Overstock has obsessed over its unobtainable prize for over a decade and would almost certainly be involved in any auction for the domain.

In fact, I wouldn’t be surprised to discover that Overstock pressured Verisign into requesting the release of

Despite the seven or eight figures that a single-letter .com domain could fetch, Verisign’s cut of the auction proceeds would be just $7.85, its base registry fee.

Regardless, it has a payment schedule in mind that would see the winning bidder continue to pay premium renewal fees for 25 years, eventually doubling the sale price.

The winner would pay their winning bid immediately and get a five-year registration, but then would have to pay 5% of that bid to renew the domain for years six through 25.

In other words, if the winning bid was $1 million, the annual renewal fee after the first five years would be $50,000 and the total amount paid would eventually be $2 million.

All of this money, apart from the auction provider’s cut, would go to a trust that would distribute the funds to internet-focused non-profit organizations, such as those promoting security or open protocols.

There’s also a clause that would seem to discourage domain investors from bidding. The only way to transfer the domain would be if the buyer was acquired entirely, though this could be presumably circumvented with the use of a shell company.

It’s an elaborate auction plan, befitting of the fact that one-character .com domains are super rare.

Only, and are currently registered and it’s Verisign policy to reserve them in the unlikely event they should ever expire.

Billionaire entrepreneur Elon Musk this July reacquired, the domain he used to launch PayPal in the 1990s, back from PayPal for an undisclosed sum. was acquired by GMO Internet for $6.8 million in 2014.

Single-character domains are typically not reserved in the ICANN contracts of other gTLDs, whether pre- or post-2012, though it’s standard practice for the registry to reserve them for auction anyway.

Verisign’s reservations in .com and .net are a legacy of IANA policy, pre-ICANN and have been generally considered technically unnecessary for some years.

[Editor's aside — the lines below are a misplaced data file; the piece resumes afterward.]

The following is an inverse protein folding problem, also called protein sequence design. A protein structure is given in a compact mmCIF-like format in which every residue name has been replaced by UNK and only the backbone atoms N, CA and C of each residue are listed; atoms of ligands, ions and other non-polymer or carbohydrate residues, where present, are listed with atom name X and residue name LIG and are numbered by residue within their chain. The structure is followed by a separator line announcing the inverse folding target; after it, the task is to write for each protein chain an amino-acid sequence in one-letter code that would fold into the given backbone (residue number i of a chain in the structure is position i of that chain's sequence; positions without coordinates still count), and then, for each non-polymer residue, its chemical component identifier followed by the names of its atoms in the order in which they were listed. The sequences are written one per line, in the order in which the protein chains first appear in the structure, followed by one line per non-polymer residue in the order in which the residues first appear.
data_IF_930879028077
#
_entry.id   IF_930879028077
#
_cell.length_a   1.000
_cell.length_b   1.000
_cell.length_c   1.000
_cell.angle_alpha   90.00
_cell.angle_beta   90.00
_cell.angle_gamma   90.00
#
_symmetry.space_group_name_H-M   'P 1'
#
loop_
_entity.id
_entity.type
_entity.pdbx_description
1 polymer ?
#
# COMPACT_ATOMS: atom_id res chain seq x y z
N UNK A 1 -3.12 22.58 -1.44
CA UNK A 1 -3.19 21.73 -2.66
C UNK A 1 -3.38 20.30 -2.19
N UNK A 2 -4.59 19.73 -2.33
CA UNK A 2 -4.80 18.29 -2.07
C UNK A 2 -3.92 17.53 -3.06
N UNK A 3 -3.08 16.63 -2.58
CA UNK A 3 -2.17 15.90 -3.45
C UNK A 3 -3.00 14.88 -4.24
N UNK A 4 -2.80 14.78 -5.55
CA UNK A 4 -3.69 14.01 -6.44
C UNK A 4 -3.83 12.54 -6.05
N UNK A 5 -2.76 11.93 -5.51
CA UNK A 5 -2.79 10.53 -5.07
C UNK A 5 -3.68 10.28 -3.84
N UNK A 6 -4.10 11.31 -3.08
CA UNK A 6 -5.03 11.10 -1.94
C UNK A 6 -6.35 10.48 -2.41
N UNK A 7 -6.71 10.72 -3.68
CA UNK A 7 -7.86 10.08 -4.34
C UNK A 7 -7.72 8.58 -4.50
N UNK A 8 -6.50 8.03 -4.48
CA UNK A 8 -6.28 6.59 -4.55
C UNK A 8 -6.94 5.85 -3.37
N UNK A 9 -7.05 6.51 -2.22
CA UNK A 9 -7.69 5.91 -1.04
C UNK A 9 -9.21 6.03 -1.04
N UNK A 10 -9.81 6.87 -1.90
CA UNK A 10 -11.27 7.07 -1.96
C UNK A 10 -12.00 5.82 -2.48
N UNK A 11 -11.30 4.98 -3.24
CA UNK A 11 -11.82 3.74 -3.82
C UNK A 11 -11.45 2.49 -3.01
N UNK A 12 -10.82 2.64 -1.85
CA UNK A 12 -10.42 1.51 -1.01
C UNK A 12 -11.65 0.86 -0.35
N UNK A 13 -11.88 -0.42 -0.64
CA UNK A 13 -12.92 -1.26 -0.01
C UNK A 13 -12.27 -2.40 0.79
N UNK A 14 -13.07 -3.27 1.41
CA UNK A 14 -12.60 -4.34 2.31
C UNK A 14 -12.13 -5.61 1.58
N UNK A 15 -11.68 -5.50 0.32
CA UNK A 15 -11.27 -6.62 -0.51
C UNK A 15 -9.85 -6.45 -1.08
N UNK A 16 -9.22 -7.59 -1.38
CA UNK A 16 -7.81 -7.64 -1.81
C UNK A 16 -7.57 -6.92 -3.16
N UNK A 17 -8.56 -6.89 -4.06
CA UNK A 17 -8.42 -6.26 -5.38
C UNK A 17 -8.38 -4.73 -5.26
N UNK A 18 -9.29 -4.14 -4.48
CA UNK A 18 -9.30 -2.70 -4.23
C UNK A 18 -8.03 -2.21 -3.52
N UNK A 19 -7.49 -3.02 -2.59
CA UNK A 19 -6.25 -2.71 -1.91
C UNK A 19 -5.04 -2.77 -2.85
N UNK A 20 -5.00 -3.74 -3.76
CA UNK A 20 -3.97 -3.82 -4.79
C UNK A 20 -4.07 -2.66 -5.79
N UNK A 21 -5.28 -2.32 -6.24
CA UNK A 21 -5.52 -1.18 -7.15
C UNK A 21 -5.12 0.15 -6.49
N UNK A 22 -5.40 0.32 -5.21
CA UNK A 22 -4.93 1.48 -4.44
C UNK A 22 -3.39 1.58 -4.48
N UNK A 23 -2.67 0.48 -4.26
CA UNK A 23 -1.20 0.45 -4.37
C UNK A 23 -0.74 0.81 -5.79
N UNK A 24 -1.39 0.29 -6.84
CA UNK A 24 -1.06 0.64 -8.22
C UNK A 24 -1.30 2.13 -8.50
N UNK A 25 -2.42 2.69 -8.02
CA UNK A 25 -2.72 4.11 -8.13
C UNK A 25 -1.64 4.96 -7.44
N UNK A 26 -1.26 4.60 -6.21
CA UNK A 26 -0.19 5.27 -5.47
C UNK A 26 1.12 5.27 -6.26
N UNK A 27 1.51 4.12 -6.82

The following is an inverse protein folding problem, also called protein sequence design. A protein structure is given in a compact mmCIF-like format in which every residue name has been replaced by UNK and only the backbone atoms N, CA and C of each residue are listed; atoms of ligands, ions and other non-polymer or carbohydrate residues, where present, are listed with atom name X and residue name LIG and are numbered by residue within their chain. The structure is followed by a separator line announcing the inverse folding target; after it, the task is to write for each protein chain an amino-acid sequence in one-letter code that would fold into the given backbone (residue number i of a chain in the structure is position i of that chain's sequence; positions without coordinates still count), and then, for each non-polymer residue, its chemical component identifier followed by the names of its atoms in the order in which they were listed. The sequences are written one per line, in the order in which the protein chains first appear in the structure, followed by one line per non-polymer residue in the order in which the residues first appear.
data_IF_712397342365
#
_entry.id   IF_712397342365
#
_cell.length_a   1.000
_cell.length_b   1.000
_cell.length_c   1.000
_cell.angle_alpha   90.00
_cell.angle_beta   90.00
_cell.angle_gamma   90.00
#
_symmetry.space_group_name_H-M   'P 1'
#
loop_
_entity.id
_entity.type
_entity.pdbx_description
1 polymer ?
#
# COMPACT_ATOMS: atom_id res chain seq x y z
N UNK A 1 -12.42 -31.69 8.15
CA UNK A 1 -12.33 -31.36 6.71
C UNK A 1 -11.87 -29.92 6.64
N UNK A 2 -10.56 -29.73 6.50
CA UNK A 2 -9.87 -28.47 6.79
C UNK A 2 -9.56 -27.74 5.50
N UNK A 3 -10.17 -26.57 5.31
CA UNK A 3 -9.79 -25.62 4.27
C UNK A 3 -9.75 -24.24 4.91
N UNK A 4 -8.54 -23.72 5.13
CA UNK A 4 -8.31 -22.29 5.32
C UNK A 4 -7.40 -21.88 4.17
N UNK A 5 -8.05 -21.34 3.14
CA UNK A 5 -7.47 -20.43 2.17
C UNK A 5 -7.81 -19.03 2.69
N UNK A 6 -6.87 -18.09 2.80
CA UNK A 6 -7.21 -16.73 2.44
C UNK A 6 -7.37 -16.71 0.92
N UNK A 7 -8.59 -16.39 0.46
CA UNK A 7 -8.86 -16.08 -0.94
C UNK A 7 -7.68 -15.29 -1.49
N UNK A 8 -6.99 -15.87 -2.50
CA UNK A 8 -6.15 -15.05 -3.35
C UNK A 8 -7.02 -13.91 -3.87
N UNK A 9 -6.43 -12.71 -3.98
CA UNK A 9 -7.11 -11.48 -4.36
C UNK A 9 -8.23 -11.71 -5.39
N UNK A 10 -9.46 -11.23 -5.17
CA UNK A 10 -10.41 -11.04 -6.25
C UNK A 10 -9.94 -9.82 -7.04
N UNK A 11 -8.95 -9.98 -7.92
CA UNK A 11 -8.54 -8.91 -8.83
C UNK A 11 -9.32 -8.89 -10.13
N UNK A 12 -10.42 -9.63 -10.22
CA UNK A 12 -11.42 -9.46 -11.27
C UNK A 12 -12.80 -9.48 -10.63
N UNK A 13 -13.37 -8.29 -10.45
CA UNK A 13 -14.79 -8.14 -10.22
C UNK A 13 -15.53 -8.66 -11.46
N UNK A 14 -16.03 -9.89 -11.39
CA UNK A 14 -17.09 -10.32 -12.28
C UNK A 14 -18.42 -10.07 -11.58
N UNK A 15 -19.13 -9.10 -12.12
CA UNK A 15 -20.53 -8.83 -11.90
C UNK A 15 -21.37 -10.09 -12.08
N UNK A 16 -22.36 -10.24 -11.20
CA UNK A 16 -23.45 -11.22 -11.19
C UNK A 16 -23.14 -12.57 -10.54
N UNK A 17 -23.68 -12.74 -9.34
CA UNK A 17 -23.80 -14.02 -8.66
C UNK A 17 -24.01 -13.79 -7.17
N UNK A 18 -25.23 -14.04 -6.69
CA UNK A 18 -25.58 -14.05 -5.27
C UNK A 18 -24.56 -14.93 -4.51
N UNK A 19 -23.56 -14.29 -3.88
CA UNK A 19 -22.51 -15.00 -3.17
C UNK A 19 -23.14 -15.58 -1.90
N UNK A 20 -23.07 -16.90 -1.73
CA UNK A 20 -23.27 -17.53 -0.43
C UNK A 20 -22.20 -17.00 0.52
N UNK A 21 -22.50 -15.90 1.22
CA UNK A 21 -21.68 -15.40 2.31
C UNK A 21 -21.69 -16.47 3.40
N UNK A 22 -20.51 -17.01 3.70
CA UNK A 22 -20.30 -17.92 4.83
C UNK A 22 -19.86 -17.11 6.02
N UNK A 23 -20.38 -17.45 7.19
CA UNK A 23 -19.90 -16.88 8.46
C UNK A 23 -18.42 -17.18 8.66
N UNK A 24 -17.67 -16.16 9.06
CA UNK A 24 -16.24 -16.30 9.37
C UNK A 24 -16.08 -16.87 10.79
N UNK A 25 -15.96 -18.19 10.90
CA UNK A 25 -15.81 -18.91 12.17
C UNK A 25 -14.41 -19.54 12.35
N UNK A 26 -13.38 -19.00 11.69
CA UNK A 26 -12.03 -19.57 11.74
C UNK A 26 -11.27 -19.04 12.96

Still, there’s been a reluctance to simply hand Verisign, already a money-printing machine through accident of history, another windfall of potentially hundreds of millions of dollars by allowing it to sell off the names for profit. Hence the elaborate plan with the trust fund.

The proposal to release requires a contractual amendment, so Verisign has filed a Registry Services Evaluation Process request (pdf) with ICANN that is now open for public comment.

As a matter of disclosure: several years ago I briefly provided some consulting/writing services to a third party in support of the Verisign and Overstock positions on the release of single-character domain names, but I have no current financial interest in the matter. loses 61% of its traffic to’s decision to rebrand itself had a disastrous effect on the internet retailer’s traffic, according to its CEO.

Patrick Byrne told financial analysts yesterday that “ was my bad call” and that “about eight out of 13 people who were trying to visit us through, eight were typing”

It’s not clear what the source of the data is, or why the measurement given was out of 13, but it works out to 61%.

Byrne noted that people may have typed instead after figuring out that doesn’t work – it’s currently reserved, alongside most other single-letter .com domains, by Verisign.

His comments came as Overstock reported 2011 revenue down 3% to $1.05 billion and fourth-quarter revenue down 10% to $314 million.

Byrne said on a conference call with analysts:

There were some bad decisions for which I take responsibility in marketing was odd in that it worked on one level. It did get out there into people’s heads, but what we discovered, and we turned it up slowly and we actually had nice adoption from the beginning of last year, gradually people shifting to and then, but we got into the Christmas season and it worked terribly for people who were not familiar with us. There was a tremendous amount of traffic diverting to and I think we’ve figured out that it was about eight out of 13 people who were trying to visit us through, eight were typing Now some of them may have come, trying anyway.

The company bought from registry .CO Internet for $350,000 in July 2010, during the .co relaunch. It later said it would rebrand the company on its new domain.

It even bought the naming rights to the Oakland Coliseum, which is now known as the Coliseum.

Until quite recently, Overstock was an important .CO Internet reference customer. Now, I’m guessing, not so much.

Overstock has “slowed” its rebranding, reverting to referring to as a “shortcut” rather than its primary address, which remains

The company bought last year and this week launched the site as an information portal for its products. It also operates as a business-to-business site.